Enlivened by finally getting over the line, the half time tactical team talk (say that quickly several times at eleven o’clock on a Saturday night) consisted of the usual “we can do this – who wants a breather.” Super wings Cooney and Skillman took over the winging duties from O’D and Chris Orford, Tasker received a round of applause for making it to half time and was replaced by the equally ever youthful Sean Leak. Former Vet MARK AYTON returned to the field of play for the first time in some years and had an immediate effect on the scrum and also won the award for the most tanned Sidcup player on the pitch. Sidcup went straight back on the attack from the kick off and after a reasonable period of time, Leamon scooted over for his second try of the match, all entirely due to the hard work of the pack. Davis carried on where he had left off from the first half. This may or may not have been after Andy Cooney scored with a bullocking run from a Leamon break down the blindside of a ruck. This also may or may not have been after Andy had been held up over the line by the smallest man on the pitch. Either way, it was definitely before he left the pitch claiming to have broken a toe or, as most suspect, having suffered a sudden case of exercise-induced gout. Further changes where enforced when Phil Davis, energetically and rather foolishly chasing his own kick up a long way up field was suddenly noticed pole-axed at the Medway end of the pitch several minutes later clutching the back of thigh and claiming to have discovered his hamstrings (a word long since confined to history in the playing careers of his team mates and thus considered a dubious claim to the point of heresy). A quick bye-election was held and former openside flanker, now daring-do outside centre Egan was the only one idiot enough to be willing to stand at the back of everyone else. Mr Skillman’s turn of phrase in declining the position cannot be printed in these pages.
From this vantage point, Mr Egan merrily watched the game, occasionally doing a little jig to pass the time and cheering on his team mates in the distance. It was noticed that skipper Paul “Porky” Britten was harshly penalised by the referee for jumping into his opposite number at a lineout, when in truth it was the only time he had jumped straight all day. However, he redeemed himself sometime later when popping up in support to crash over for the fourth try of the game from some considerable distance out; the distance to be considered being approximately five yards. With Davis being off the pitch, most of the team legged it away from the ball leaving Dangerous Dave the man closest and thus in charge of hoofing duties. To be fair, he missed but by no more than Phil. Another notable effort at scoring included Nick King suffering the same indignity as Cooney by being held up over the line by the shortest player on the pitch.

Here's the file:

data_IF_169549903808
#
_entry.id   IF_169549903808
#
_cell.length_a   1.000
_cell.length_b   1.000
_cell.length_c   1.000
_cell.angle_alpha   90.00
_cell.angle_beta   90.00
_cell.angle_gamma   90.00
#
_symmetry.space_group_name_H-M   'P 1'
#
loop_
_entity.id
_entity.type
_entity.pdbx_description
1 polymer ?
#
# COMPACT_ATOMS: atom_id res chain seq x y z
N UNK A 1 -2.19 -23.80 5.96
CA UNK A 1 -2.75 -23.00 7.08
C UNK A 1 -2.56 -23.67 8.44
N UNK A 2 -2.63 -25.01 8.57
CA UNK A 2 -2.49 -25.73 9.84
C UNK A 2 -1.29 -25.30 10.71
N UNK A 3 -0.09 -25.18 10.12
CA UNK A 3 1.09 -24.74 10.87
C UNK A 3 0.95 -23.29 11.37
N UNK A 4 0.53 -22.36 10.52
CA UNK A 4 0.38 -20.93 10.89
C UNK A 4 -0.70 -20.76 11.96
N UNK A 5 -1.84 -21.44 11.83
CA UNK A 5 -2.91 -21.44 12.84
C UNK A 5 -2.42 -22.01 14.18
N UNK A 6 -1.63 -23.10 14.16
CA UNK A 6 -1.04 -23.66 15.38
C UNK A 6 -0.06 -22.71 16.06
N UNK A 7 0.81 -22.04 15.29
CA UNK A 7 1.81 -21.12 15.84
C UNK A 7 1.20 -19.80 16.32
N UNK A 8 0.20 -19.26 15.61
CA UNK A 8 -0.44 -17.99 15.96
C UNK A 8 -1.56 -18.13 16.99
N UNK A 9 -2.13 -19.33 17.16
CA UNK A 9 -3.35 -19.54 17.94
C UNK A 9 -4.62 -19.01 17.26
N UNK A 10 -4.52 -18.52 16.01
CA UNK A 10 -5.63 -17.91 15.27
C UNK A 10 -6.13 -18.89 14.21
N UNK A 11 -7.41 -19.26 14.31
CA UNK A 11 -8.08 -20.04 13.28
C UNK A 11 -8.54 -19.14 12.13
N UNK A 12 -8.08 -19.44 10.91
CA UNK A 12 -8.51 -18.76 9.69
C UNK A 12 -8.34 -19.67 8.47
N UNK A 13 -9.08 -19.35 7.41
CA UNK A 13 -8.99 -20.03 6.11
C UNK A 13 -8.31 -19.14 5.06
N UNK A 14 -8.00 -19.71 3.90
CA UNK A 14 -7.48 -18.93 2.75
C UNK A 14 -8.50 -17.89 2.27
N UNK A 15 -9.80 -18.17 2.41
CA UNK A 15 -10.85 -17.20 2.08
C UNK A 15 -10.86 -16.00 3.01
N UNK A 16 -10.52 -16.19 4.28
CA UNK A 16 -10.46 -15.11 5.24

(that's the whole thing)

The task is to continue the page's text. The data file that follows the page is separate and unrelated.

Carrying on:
Other highlights of the game include newbie fullback Egan monitoring the game from entirely the wrong field position, watching a high ball bounce ten yards in front of him, collecting the aforementioned kick just prior to the Medway chaps getting there and then proceeding to kick the back both backwards and sideways, thus catching all of his teammates offside and giving away a penalty. In truth, the only thing he caught all day was the sun. In the final ten minutes of the game, Medway formed an attack from just outside the Sidcup 22”, somehow confusing the first line of defence and catching Egan woefully out of position again. The foot race to the line was won by the Medway player, though if Egan hadn’t sworn repeatedly before starting his run, he may have caught the attacker before he crossed the line.
The final whistle blew and the Vets Class of 2012 had won their second fixture of the new era. Plaudits to all who played and even those that came to watch, even if they laughed cruelly through out (Anderson and Price, as club officials you really should be ashamed of yourselves) There were no doubt other mentionable moments and I apologise for missing anything that happened, but it is nigh on one in the morning and I am only doing it now to prevent another Porky bout of Yoda-speak. He thinks syntax in something they charge in Amsterdam. Anyway, good work all who were there and played; great bunch of guys and a privilege to be part of it. Hopefully, when we hear from the chaps who organise the competition, we’ll ask what round we are in next time and who else is in the competition.
NEWSFLASH - NEWFLASH - NEWSFLASH.
You couldn't make it up; it has now be confirmed that the vets were victorious by 25 - 5. so, if anyone can remember scoring a try on saturday, can they let me know. Only in the vets would you have to write that.